The proposed application of message and event types would decrease the number of necessary message definitions and would also alleviate the consistent implementation of messages.
|message domain||message type (structure)||event type (purpose)||expected acknowledgment|
|ADT: Administration Discharge and Transfer||Admit
A18: Patient Information
|ACK: general acknowledgment
ADR: patient query response
|BAR: Finance||ACK: general acknowledgment
DSR: display response
The actions to be carried out with data of the same message type can be defined by the event types.
The event types A04, A05, A06, A07, A08, A13, A14, A28 and A31 belong to the "Admit" message type, the event types A03, A21, A22, A23, A25, A26, A27, A29, A32 and A33 to the "Modify" message type etc.
From our experiences we recommend that messages should be described in future versions by four components. With these four components an unambiguous description of the message will be possible which will decrease the implementation efforts remarkably. It will require a nearly complete redefinition of message and event types, but the advantages will be remarkable.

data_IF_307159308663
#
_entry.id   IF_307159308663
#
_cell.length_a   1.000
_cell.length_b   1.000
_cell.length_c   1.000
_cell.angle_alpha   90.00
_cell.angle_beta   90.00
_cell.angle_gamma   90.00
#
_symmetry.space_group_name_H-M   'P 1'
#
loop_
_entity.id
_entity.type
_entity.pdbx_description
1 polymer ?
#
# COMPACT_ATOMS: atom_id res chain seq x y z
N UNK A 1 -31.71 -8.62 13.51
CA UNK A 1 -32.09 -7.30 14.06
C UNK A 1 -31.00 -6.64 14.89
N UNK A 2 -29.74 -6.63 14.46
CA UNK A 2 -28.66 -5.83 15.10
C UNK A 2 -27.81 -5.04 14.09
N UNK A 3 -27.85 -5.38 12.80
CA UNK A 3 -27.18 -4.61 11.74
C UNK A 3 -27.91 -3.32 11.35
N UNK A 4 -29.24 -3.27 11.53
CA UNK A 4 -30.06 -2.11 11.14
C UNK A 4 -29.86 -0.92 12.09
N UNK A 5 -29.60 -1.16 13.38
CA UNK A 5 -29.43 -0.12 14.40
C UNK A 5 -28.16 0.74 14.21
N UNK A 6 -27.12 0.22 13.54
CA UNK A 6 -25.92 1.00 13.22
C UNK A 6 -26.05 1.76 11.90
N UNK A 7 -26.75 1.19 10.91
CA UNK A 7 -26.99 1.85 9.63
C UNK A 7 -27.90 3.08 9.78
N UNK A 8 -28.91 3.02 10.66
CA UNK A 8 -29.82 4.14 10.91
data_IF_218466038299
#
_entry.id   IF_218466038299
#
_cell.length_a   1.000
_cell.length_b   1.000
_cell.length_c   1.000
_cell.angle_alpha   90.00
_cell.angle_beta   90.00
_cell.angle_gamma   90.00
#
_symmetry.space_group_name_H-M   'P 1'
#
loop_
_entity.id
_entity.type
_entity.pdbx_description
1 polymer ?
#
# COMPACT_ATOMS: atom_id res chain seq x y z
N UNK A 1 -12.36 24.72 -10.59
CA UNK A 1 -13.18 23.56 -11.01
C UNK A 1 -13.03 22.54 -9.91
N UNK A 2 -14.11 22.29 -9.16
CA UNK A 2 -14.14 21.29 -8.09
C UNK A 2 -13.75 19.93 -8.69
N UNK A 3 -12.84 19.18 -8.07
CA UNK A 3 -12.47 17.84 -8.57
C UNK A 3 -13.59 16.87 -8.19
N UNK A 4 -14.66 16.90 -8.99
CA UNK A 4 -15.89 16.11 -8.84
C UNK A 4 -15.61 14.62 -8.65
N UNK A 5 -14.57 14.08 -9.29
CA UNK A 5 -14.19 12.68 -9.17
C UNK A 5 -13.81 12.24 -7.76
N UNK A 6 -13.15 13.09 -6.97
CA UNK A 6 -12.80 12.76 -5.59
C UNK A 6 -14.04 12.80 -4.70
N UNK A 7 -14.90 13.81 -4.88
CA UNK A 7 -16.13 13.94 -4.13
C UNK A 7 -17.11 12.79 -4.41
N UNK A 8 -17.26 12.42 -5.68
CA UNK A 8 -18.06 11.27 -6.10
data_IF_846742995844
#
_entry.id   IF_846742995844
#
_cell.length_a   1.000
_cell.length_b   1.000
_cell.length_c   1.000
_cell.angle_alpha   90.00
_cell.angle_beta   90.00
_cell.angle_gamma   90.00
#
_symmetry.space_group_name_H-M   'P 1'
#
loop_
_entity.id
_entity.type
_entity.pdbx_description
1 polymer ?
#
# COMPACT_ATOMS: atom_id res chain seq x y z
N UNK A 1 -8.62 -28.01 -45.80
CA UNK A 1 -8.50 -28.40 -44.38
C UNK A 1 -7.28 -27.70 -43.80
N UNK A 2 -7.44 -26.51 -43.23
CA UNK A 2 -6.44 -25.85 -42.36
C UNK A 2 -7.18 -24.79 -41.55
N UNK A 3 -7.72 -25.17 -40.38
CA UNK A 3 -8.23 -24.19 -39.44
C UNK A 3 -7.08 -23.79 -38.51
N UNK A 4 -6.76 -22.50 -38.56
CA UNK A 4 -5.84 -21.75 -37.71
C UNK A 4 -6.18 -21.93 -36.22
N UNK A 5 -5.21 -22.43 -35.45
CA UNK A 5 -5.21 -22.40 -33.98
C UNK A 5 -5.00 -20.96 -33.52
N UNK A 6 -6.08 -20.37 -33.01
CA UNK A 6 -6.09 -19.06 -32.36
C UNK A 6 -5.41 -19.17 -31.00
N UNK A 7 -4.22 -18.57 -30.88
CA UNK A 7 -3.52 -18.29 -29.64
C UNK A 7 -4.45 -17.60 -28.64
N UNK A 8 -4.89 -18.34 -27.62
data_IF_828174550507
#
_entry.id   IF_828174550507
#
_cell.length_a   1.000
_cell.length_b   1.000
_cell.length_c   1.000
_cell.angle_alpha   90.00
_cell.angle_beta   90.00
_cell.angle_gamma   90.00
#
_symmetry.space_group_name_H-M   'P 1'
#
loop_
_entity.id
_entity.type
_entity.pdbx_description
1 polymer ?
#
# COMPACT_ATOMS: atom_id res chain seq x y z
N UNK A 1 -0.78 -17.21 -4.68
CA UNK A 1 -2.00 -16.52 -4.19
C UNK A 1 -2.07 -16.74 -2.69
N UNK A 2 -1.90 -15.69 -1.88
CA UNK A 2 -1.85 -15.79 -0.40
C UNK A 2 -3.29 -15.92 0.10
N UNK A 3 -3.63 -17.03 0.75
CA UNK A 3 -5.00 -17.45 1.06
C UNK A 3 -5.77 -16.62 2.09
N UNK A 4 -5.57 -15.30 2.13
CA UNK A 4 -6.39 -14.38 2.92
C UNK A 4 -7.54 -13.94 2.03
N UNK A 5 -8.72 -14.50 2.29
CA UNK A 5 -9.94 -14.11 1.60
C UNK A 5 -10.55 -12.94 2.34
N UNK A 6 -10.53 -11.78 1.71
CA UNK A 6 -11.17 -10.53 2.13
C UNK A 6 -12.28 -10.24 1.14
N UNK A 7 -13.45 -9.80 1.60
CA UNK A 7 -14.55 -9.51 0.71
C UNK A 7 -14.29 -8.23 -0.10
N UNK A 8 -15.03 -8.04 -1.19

We also saw some problems in the allocation of tables to data items or to components in multiple component fields. In our database we found a solution by defining an additional level of objects, the "logical data type" but this will probably not be the generally applicable solution. The relationship between tables and data items or components have to be reconsidered in future versions to channel the increasing grow of multiple component fields.
The HL7 standard has been developed with only a very vague framework of development rules. Due to the increasing number of messages and application domains a more consistent framework is now necessary to avoid inconsistencies between different chapters. The discussed issues are some proposals which hint into this direction.
Last Update : 06 März 2000